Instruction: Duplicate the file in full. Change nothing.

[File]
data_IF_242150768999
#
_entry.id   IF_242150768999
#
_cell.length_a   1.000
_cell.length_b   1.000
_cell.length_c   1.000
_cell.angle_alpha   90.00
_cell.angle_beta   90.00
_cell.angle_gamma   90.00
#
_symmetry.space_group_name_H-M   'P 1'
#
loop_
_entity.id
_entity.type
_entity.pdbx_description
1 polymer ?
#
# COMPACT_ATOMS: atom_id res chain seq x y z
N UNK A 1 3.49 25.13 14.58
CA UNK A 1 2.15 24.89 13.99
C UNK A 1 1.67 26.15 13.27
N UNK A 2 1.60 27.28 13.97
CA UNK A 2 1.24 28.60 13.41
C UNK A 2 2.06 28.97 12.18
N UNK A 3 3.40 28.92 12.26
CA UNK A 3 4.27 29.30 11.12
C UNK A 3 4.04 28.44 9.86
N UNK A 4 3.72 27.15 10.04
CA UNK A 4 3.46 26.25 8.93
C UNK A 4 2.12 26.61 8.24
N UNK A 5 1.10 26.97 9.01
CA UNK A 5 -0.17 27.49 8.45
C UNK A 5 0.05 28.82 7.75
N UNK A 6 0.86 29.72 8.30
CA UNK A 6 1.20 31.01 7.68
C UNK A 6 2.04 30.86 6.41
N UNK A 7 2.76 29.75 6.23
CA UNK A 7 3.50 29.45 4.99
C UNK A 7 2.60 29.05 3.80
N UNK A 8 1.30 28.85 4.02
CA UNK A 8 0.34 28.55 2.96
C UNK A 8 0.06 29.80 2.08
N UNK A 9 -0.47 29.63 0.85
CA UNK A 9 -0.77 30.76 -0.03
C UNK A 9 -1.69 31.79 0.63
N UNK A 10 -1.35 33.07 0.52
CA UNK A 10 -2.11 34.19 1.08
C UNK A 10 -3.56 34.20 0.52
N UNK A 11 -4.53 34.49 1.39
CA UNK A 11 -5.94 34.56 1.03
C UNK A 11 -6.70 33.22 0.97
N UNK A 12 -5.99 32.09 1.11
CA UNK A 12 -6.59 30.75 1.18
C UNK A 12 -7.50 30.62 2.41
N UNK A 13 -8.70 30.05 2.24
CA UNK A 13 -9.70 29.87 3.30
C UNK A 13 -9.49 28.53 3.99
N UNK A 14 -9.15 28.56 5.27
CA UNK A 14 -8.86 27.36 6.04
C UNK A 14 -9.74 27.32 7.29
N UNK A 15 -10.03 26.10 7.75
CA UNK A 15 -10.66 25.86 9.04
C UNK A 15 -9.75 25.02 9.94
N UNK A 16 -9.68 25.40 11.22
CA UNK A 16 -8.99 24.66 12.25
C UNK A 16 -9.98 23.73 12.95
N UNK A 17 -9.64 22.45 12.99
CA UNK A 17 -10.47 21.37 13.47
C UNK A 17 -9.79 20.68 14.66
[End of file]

data_IF_242150768999
#
_entry.id   IF_242150768999
#
_cell.length_a   1.000
_cell.length_b   1.000
_cell.length_c   1.000
_cell.angle_alpha   90.00
_cell.angle_beta   90.00
_cell.angle_gamma   90.00
#
_symmetry.space_group_name_H-M   'P 1'
#
loop_
_entity.id
_entity.type
_entity.pdbx_description
1 polymer ?
#
# COMPACT_ATOMS: atom_id res chain seq x y z
N UNK A 1 3.49 25.13 14.58
CA UNK A 1 2.15 24.89 13.99
C UNK A 1 1.67 26.15 13.27
N UNK A 2 1.60 27.28 13.97
CA UNK A 2 1.24 28.60 13.41
C UNK A 2 2.06 28.97 12.18
N UNK A 3 3.40 28.92 12.26
CA UNK A 3 4.27 29.30 11.12
C UNK A 3 4.04 28.44 9.86
N UNK A 4 3.72 27.15 10.04
CA UNK A 4 3.46 26.25 8.93
C UNK A 4 2.12 26.61 8.24
N UNK A 5 1.10 26.97 9.01
CA UNK A 5 -0.17 27.49 8.45
C UNK A 5 0.05 28.82 7.75
N UNK A 6 0.86 29.72 8.30
CA UNK A 6 1.20 31.01 7.68
C UNK A 6 2.04 30.86 6.41
N UNK A 7 2.76 29.75 6.23
CA UNK A 7 3.50 29.45 4.99
C UNK A 7 2.60 29.05 3.80
N UNK A 8 1.30 28.85 4.02
CA UNK A 8 0.34 28.55 2.96
C UNK A 8 0.06 29.80 2.08
N UNK A 9 -0.47 29.63 0.85
CA UNK A 9 -0.77 30.76 -0.03
C UNK A 9 -1.69 31.79 0.63
N UNK A 10 -1.35 33.07 0.52
CA UNK A 10 -2.11 34.19 1.08
C UNK A 10 -3.56 34.20 0.52
N UNK A 11 -4.53 34.49 1.39
CA UNK A 11 -5.94 34.56 1.03
C UNK A 11 -6.70 33.22 0.97
N UNK A 12 -5.99 32.09 1.11
CA UNK A 12 -6.59 30.75 1.18
C UNK A 12 -7.50 30.62 2.41
N UNK A 13 -8.70 30.05 2.24
CA UNK A 13 -9.70 29.87 3.30
C UNK A 13 -9.49 28.53 3.99
N UNK A 14 -9.15 28.56 5.27
CA UNK A 14 -8.86 27.36 6.04
C UNK A 14 -9.74 27.32 7.29
N UNK A 15 -10.03 26.10 7.75
CA UNK A 15 -10.66 25.86 9.04
C UNK A 15 -9.75 25.02 9.94
N UNK A 16 -9.68 25.40 11.22
CA UNK A 16 -8.99 24.66 12.25
C UNK A 16 -9.98 23.73 12.95
N UNK A 17 -9.64 22.45 12.99
CA UNK A 17 -10.47 21.37 13.47
C UNK A 17 -9.79 20.68 14.66